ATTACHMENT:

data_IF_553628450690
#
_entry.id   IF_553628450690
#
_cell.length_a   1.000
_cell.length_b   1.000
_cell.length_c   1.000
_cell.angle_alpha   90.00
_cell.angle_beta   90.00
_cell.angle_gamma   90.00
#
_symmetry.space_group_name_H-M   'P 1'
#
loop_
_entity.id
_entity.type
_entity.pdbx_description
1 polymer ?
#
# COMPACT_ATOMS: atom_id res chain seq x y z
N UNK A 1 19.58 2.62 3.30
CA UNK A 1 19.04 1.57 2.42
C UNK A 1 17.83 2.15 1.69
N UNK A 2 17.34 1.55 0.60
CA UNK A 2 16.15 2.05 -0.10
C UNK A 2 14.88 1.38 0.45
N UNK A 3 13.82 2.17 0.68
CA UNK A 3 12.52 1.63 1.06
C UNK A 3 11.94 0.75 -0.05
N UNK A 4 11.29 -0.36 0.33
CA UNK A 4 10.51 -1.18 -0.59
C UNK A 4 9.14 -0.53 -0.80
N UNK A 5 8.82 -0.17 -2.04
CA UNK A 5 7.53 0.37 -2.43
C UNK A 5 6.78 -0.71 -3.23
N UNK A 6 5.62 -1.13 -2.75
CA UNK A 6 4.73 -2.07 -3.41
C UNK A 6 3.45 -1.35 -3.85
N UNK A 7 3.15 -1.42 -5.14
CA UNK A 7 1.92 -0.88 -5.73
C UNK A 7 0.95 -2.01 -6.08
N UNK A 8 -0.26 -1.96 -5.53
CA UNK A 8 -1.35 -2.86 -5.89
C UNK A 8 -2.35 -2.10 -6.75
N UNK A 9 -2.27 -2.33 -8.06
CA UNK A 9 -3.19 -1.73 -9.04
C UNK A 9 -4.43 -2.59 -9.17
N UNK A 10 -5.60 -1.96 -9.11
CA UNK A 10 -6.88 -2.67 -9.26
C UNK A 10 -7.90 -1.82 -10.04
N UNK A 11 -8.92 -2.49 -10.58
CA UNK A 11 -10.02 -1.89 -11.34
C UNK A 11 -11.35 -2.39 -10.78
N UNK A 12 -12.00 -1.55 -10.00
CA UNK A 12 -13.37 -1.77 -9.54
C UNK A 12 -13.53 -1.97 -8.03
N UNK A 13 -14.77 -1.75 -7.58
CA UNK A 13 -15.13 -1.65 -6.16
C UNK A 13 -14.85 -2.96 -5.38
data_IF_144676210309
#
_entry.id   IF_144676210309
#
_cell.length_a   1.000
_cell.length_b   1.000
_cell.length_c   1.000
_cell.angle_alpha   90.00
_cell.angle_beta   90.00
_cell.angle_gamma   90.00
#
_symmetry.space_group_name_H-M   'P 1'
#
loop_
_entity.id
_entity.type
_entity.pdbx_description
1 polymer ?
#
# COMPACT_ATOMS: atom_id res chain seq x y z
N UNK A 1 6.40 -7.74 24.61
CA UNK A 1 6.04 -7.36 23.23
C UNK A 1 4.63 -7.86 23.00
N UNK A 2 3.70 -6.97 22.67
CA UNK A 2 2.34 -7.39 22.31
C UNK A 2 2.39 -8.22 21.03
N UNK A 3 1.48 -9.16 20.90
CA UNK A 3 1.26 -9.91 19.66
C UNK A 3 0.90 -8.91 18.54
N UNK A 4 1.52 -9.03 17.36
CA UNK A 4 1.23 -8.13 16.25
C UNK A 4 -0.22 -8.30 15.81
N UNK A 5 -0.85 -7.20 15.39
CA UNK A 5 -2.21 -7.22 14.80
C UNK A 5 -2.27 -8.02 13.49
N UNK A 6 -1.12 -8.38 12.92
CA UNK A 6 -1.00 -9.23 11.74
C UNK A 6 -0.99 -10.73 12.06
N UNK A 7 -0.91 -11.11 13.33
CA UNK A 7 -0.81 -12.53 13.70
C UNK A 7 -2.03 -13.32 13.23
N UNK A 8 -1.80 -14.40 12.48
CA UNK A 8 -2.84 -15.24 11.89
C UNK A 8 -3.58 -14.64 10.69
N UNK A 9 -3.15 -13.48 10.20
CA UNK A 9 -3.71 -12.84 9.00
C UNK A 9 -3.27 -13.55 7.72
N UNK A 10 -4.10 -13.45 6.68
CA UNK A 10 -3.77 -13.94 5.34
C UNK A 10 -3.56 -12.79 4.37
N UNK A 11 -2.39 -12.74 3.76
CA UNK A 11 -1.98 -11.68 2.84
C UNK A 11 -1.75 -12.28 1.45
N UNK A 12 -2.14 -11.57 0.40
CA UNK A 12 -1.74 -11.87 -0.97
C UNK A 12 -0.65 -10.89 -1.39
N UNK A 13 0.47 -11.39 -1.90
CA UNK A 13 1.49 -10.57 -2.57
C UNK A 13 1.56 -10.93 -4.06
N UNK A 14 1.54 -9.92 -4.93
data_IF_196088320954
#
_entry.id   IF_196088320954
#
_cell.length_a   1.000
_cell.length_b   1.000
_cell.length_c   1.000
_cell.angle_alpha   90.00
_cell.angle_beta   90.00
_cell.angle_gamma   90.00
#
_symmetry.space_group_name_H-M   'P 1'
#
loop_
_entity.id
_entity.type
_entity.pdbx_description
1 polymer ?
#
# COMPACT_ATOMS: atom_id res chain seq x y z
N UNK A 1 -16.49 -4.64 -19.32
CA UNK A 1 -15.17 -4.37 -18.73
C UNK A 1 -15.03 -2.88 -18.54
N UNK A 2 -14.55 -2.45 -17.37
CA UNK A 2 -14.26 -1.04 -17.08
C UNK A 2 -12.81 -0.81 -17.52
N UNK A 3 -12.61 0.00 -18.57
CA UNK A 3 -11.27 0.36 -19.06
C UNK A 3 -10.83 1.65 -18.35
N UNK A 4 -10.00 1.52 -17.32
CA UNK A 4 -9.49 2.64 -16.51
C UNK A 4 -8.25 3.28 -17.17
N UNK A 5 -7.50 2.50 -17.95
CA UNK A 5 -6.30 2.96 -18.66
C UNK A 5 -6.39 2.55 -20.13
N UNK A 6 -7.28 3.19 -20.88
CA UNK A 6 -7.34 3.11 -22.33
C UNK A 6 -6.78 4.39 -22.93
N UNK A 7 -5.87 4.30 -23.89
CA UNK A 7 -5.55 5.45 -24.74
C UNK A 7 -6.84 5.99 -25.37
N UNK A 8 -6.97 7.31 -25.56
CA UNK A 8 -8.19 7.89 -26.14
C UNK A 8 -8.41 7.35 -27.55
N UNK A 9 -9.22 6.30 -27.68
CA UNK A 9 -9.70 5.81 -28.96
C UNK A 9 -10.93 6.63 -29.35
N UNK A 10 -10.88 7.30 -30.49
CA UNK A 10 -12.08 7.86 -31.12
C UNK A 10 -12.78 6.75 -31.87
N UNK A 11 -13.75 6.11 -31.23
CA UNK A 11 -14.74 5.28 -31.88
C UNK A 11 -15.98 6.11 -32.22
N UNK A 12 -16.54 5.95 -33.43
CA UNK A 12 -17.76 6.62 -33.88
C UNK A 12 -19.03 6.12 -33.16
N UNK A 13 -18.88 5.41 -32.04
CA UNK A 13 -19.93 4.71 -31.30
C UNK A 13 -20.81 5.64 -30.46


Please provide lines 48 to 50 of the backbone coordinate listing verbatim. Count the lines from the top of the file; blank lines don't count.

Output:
N UNK A 10 -5.60 -1.96 -9.11
CA UNK A 10 -6.88 -2.67 -9.26
C UNK A 10 -7.90 -1.82 -10.04